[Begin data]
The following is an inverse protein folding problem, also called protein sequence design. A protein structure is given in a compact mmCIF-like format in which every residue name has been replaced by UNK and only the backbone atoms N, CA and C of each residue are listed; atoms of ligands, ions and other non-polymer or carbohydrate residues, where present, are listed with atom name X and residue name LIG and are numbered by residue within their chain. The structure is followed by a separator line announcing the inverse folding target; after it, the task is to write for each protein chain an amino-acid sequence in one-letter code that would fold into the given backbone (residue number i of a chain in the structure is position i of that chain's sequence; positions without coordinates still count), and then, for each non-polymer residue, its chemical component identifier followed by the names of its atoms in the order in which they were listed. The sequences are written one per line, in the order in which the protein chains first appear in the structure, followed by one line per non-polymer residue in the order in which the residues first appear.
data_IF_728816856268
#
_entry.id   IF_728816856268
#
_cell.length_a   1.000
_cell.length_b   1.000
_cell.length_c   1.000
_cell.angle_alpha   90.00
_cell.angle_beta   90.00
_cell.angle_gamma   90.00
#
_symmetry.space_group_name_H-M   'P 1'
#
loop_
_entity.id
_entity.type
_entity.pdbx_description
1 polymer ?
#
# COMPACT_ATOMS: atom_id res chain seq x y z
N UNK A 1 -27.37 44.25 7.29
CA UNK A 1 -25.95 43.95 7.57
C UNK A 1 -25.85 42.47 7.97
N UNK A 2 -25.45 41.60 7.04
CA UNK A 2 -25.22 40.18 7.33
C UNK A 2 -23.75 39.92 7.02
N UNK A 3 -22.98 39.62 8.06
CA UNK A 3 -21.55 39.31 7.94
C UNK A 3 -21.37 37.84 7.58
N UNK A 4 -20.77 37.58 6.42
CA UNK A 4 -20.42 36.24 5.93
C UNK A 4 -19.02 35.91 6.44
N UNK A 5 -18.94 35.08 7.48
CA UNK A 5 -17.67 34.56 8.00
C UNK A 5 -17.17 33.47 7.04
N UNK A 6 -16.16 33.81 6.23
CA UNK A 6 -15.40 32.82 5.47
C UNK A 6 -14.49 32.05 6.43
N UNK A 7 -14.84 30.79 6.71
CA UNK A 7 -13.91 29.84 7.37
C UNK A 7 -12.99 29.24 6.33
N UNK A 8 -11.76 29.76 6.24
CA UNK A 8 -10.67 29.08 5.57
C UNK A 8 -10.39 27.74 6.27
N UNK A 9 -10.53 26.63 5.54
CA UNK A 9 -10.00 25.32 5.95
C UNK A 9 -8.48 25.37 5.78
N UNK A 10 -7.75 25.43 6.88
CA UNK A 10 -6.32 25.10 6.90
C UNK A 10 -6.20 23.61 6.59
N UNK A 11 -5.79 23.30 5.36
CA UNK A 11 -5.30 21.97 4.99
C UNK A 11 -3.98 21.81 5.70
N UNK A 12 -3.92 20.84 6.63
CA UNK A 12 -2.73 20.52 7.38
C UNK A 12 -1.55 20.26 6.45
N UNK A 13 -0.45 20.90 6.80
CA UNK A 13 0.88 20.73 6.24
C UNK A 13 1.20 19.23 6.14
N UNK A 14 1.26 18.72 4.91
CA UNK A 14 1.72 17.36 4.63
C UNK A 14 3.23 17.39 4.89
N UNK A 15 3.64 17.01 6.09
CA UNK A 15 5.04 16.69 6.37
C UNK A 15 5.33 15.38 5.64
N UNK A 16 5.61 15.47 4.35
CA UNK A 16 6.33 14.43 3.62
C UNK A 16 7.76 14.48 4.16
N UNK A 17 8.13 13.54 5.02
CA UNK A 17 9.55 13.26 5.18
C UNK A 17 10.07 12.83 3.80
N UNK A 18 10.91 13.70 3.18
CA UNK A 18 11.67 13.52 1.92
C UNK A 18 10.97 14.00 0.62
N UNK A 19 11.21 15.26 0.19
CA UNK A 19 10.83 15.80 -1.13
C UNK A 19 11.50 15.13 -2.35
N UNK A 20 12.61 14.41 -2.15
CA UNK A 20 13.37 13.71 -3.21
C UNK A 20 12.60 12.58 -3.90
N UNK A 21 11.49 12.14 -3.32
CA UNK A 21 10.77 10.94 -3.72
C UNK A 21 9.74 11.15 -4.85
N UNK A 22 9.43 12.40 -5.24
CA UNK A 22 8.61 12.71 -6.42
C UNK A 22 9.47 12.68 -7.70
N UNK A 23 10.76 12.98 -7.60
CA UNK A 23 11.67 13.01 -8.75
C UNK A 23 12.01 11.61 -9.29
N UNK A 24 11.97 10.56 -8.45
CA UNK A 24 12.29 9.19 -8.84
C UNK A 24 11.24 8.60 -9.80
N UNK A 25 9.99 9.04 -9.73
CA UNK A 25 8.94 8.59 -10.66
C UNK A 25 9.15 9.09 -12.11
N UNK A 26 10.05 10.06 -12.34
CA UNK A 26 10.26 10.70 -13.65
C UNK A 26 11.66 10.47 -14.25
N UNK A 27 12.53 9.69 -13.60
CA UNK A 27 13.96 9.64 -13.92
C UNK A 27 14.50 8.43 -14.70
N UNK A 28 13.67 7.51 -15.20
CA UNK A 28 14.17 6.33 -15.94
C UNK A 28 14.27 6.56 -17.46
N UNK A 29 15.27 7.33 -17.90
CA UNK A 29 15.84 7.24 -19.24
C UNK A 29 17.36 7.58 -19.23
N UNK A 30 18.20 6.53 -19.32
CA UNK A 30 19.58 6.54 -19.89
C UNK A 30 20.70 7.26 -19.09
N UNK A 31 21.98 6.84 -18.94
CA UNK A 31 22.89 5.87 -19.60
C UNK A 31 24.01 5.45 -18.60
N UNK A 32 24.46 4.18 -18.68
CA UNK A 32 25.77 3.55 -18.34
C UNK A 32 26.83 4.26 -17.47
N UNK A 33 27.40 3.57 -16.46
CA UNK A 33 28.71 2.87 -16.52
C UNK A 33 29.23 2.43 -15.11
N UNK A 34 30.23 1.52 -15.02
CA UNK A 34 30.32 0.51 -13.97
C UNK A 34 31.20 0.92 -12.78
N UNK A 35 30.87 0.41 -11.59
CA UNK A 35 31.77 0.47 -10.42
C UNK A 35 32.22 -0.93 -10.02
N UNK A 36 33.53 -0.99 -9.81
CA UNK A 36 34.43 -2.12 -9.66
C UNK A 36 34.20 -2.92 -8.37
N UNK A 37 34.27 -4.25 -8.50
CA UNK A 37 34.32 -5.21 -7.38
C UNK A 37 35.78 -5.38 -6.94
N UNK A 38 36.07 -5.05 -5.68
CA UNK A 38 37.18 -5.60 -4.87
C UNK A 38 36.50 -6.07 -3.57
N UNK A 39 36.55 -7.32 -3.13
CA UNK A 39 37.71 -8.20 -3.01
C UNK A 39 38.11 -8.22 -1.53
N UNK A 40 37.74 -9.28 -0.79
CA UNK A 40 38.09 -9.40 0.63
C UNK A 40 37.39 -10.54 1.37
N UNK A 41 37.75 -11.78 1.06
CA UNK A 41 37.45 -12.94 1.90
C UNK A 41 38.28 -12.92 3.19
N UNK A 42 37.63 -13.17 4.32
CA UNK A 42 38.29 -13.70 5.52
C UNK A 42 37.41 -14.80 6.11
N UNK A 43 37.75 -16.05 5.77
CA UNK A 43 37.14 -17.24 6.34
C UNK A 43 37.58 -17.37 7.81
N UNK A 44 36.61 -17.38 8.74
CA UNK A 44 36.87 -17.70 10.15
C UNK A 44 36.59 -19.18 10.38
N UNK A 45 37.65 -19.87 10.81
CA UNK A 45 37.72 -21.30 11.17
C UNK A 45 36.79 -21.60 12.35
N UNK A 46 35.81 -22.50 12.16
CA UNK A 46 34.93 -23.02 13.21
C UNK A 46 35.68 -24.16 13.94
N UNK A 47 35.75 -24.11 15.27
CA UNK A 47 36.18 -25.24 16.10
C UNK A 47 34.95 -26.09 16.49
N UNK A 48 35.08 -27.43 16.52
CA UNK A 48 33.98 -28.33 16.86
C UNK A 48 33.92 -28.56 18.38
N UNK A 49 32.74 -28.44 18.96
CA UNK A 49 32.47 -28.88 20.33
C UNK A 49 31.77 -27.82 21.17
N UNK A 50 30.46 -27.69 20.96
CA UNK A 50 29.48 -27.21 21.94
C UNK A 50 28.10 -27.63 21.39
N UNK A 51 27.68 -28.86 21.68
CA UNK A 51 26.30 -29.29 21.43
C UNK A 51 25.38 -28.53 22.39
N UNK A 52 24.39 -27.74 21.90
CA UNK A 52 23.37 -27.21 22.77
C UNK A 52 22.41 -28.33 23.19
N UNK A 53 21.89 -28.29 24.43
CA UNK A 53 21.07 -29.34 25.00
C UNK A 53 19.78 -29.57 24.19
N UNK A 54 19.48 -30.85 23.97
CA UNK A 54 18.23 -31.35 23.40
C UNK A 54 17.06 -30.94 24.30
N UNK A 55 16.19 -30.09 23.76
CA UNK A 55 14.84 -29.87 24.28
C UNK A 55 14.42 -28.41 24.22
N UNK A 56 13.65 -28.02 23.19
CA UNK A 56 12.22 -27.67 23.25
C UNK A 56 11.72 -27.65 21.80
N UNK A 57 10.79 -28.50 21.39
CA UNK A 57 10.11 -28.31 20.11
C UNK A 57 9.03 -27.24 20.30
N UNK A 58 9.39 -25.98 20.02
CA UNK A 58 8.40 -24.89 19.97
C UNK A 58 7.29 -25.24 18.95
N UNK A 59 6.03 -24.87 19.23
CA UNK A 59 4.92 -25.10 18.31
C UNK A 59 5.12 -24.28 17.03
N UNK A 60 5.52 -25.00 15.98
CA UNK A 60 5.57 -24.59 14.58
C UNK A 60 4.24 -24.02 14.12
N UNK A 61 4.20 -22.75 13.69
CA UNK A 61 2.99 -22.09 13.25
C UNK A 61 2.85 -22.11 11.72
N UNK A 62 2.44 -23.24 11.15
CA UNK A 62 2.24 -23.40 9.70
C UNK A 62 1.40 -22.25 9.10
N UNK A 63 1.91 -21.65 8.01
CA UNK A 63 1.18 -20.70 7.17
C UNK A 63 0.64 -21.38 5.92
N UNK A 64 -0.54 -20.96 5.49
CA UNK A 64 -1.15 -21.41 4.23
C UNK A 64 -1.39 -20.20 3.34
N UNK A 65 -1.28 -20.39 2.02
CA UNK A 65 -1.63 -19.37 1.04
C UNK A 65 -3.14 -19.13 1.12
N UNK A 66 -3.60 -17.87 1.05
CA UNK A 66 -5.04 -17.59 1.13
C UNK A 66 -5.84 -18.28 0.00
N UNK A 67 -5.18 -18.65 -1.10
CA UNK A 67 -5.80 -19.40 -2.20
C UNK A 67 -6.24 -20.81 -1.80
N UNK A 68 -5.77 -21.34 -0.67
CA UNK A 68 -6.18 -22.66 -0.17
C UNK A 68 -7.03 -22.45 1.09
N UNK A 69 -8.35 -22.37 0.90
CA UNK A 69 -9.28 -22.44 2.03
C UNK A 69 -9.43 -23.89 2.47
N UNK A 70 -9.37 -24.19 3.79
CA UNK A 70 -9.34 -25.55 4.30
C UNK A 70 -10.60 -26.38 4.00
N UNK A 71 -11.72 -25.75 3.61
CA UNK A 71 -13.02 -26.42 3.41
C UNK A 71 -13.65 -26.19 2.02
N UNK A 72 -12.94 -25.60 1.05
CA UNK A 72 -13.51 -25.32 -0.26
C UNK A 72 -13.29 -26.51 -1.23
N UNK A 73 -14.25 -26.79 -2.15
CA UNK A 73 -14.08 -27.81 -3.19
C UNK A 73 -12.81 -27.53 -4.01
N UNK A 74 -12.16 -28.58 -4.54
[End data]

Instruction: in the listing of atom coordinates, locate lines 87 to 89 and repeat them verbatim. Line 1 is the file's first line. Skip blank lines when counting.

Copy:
C UNK A 22 9.47 12.68 -7.70
N UNK A 23 10.76 12.98 -7.60
CA UNK A 23 11.67 13.01 -8.75